J. Kirk Cochran
Ph.D., 1979, Yale University
Marine geo-chemistry, use of radionuclides as
geochemical tracers; diagenesis of marine sediment
(Global Research Projects: 1, 2, 3)
My research group and I are using natural radionuclides, as well as those produced by activities such as atomic weapons testing, to study earth surface processes. The fact that different chemical elements are represented in the suite of radioactive nuclides permits studies of chemical behavior, and the property of radioactivity provides a clock with which to measure rates. Much of my recent research has focused on using naturally occurring thorium isotopes to determine rates of particle cycling and particulate organic carbon fluxes in the open ocean. This work has as its goal an understanding of the fate of carbon in the ocean and has been carried out in the North Atlantic, Equatorial Pacific and Southern Oceans, as well as the Mediterranean Sea The thorium isotopes provide a means of determining the export of particulate organic carbon from the upper ocean and provide information on this important aspect of the carbon cycle. My group also has used natural radionuclides to characterize carbon export and transport in the Arctic in the Northeast Water and North Water Polynyas (seasonally ice free areas) and on the Mackenzie River shelf as part of the ongoing Canadian Arctic Shelf Exchange Study (CASES). We have also used natural and anthropogenic radionuclides to study the transport of sediments and associated contaminants by sea ice in the Arctic.
In coastal waters and estuaries, naturally occurring particle-reactive radionuclides provide tracers to determine rates of removal of contaminants from the water column and the subsequent transport and deposition of sediments and associated contaminants. Radionuclides that tend to remain in solution, such as the Ra isotopes, serve as tracers of submarine groundwater discharge to the coastal ocean. These applications are part of ongoing projects in New York’s coastal lagoons (Jamaica Bay, Great South Bay) as well as the lagoon of Venice (Italy).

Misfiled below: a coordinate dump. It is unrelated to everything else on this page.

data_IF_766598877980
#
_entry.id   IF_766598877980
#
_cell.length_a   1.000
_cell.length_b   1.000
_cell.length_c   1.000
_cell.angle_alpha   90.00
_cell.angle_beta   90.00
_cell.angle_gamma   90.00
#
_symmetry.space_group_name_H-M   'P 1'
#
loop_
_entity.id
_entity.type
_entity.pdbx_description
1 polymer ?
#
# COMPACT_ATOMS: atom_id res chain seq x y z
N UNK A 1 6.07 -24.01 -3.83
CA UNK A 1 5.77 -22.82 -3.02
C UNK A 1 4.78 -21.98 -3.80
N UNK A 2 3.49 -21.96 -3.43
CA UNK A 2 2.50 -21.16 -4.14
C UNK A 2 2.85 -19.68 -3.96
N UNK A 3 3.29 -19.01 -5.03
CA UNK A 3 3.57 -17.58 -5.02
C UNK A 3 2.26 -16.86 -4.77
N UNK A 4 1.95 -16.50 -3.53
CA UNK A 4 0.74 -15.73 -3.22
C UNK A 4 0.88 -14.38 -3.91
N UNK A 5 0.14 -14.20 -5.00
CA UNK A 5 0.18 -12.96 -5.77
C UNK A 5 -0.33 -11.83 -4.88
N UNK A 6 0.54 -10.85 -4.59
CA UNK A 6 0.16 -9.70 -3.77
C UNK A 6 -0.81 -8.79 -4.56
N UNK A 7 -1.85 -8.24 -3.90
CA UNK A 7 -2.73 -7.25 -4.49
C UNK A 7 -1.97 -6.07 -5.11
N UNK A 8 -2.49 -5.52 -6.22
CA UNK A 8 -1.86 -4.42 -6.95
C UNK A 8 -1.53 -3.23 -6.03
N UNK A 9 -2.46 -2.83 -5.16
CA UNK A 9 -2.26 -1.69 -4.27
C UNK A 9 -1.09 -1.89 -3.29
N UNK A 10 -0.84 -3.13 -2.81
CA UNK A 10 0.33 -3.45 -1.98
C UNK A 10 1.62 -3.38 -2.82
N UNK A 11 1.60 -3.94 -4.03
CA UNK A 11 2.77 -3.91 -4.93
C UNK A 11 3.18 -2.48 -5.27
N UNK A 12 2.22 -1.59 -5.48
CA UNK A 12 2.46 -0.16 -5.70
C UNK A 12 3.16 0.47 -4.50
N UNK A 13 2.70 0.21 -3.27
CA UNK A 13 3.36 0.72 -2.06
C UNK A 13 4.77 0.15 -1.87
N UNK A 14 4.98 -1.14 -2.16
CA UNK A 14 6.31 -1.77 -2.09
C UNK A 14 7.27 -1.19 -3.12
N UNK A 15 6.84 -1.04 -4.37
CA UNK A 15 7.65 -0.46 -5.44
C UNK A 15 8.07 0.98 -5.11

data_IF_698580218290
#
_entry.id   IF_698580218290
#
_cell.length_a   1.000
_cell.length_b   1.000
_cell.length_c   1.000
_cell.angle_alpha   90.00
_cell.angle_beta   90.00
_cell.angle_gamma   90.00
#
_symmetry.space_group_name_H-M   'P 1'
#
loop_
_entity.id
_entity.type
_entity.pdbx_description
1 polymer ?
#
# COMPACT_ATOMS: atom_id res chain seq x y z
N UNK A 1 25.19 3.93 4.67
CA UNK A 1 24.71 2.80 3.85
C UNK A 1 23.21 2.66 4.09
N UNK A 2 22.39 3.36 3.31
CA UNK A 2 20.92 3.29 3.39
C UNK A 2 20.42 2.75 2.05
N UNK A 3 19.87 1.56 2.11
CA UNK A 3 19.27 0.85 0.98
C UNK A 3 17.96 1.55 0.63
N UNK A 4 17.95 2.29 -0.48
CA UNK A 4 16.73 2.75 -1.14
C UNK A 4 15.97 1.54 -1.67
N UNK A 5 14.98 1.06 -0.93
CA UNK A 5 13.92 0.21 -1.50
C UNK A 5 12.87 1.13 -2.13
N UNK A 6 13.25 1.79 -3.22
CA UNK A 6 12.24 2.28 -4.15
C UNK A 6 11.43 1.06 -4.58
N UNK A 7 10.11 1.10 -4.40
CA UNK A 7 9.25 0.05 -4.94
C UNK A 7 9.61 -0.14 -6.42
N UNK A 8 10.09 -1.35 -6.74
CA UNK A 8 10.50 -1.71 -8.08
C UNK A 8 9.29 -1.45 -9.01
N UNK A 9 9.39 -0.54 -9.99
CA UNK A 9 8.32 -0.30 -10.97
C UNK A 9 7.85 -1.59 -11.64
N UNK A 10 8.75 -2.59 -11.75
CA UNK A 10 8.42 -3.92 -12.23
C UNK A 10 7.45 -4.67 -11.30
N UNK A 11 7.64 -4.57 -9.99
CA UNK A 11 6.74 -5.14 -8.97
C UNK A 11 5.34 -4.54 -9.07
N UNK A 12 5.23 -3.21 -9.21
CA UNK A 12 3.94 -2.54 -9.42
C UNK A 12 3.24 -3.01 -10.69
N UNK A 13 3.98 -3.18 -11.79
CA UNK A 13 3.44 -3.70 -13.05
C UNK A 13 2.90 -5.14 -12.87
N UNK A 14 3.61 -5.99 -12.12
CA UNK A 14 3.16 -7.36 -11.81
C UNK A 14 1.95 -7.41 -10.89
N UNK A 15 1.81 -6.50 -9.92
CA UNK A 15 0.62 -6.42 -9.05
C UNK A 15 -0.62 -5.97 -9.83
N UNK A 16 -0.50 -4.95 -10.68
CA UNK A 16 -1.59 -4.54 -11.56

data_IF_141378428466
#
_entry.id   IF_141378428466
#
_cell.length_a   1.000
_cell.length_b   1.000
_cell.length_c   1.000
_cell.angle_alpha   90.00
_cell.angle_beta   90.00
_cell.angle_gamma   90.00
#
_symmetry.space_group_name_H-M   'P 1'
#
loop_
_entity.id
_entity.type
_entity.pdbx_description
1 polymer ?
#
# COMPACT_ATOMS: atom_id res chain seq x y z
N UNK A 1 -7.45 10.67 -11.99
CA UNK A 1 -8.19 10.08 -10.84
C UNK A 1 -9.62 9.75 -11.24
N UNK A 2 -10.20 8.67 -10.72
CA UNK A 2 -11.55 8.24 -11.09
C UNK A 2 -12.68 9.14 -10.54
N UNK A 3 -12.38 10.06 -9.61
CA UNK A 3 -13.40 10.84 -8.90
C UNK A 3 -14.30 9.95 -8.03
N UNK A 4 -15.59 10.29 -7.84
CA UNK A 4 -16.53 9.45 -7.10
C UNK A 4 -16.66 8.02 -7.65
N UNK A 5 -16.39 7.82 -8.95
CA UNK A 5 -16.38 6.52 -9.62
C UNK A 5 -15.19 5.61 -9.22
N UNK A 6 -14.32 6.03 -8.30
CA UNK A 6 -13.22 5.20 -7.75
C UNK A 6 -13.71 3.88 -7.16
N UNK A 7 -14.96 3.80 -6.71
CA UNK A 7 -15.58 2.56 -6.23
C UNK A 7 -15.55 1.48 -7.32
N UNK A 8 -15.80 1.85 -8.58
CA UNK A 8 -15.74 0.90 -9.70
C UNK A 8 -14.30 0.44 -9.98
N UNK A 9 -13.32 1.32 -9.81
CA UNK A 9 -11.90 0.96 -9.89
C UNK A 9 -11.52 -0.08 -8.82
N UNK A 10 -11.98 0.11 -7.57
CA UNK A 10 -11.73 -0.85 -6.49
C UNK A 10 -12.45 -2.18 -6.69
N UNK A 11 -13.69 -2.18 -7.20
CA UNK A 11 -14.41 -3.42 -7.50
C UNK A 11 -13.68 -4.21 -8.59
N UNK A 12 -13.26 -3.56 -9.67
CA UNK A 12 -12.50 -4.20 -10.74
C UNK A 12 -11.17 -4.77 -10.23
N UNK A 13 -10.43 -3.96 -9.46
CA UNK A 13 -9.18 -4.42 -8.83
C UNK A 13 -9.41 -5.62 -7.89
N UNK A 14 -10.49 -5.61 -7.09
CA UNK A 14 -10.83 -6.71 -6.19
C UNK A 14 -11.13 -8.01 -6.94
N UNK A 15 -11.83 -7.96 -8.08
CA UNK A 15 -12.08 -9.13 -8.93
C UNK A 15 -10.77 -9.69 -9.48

Krishnaswami, S. and J. K. Cochran. 2008. U-Th Series Nuclides in Aquatic Systems, Elsevier, New York, 458 pp.
Cochran, J. K., J. C. Miquel, R. Armstrong, S. Fowler, P. Masqué, B. Gasser, D. Hirschberg, J. Szlosek, A. M. Rodriguez y Baena, E. Verdeny, and G. Stewart (2009) Time-series measurements of 234Th in water column and sediment trap samples from the northwestern Mediterranean Sea. Deep-Sea Research II, doi:10.1016/j.dsr2.2008.12.034.
Cochran, J. K., D. J. Hirschberg and H. Feng. 2006. Reconstructing sediment chronologies in the Hudson River Estuary. In: The Hudson River Estuary (J. S. Levinton, J. R. Waldman eds.) Cambridge University Press, pp. 65-78.
Savoye, N., C. Benitez-Nelson, A. B. Burd, J. K. Cochran, M. Charette, K. O. Buesseler, G. A. Jackson, M. Roy-Barman, S. Schmidt and M. Elskens. 2006. 234Th sorption and export models in the water column: A review. Mar. Chem. 100, 224-249.
Cochran, J.K. and P. Masqué. 2003. Short-lived U/Th series radionuclides in the ocean: Tracers for scavenging rates, export fluxes and particle dynamics. In: Uranium Series Geochemistry (B.P. Bourdon, G. Henderson, C.C. Lundstrom, S.P. Turner eds.), Reviews in Mineralogy and Geochemistry, vol. 52, Mineralogical Society of America, pp. 461-492.
Amiel, D., J.K. Cochran and D.J. Hirschberg. 2002. 234Th/238U disequilibrium as an indicator of the seasonal export flux of particulate organic carbon in the North Water. Deep-Sea Res. II, 49, 5191-5209.